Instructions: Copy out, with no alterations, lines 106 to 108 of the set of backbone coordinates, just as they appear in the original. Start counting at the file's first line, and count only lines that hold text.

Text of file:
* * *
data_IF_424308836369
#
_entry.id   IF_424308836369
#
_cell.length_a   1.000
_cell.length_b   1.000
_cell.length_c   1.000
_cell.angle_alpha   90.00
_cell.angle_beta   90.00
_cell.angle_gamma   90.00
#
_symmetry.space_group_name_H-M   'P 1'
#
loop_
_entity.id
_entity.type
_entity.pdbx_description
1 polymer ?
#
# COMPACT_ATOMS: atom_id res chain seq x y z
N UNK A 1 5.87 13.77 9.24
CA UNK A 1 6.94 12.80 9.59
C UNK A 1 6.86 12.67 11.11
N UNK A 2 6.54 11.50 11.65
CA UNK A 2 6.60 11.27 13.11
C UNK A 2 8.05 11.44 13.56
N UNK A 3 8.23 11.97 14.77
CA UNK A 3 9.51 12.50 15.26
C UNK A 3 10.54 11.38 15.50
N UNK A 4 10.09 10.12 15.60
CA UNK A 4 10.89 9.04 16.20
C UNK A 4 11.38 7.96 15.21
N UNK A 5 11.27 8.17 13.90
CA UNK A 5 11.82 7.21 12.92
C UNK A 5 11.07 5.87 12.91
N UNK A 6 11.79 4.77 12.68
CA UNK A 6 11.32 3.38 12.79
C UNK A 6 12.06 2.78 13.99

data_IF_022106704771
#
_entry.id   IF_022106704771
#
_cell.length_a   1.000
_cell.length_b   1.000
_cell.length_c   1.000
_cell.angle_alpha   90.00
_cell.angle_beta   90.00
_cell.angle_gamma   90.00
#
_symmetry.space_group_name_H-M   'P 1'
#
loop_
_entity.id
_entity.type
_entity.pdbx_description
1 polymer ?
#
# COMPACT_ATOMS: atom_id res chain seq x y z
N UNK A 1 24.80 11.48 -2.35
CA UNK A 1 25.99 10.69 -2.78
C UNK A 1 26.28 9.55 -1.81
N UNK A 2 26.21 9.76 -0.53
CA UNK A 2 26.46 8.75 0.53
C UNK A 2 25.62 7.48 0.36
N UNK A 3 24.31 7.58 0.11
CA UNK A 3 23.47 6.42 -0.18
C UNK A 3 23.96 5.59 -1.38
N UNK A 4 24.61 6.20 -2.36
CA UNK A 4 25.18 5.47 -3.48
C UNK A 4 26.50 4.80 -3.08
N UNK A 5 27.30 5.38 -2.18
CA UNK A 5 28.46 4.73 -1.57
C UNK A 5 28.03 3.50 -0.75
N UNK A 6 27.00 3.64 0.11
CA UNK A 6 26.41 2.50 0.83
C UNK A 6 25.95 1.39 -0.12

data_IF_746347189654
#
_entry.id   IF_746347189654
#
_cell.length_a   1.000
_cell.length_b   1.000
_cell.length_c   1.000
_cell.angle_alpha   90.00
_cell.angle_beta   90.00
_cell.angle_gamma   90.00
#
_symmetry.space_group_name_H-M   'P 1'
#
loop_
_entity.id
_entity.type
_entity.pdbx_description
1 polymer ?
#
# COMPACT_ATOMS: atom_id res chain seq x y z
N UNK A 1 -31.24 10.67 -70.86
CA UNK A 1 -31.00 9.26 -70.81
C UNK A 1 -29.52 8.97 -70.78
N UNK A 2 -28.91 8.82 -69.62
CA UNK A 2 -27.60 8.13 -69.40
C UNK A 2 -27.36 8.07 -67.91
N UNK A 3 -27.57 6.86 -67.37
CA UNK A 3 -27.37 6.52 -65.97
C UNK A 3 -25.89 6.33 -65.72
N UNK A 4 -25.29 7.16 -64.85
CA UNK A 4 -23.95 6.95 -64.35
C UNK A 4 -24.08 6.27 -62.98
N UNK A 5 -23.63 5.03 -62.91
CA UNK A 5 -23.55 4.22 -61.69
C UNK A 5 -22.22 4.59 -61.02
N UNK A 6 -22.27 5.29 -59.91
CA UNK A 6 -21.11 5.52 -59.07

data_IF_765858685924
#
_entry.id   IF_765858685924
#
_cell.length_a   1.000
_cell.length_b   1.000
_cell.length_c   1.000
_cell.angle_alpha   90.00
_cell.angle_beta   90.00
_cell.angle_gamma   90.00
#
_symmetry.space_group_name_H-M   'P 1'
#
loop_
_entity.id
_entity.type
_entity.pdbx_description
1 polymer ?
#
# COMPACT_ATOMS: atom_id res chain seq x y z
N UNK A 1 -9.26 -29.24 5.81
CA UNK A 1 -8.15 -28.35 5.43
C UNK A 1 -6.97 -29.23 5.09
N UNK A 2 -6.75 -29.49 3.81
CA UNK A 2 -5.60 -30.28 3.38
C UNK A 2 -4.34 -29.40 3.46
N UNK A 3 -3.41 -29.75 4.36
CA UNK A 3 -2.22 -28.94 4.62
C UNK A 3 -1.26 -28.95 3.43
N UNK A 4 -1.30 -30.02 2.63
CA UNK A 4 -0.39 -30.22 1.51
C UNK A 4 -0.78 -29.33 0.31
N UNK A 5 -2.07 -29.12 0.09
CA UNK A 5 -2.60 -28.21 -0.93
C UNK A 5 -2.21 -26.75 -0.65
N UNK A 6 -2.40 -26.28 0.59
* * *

N UNK A 4 -25.29 7.16 -64.85
CA UNK A 4 -23.95 6.95 -64.35
C UNK A 4 -24.08 6.27 -62.98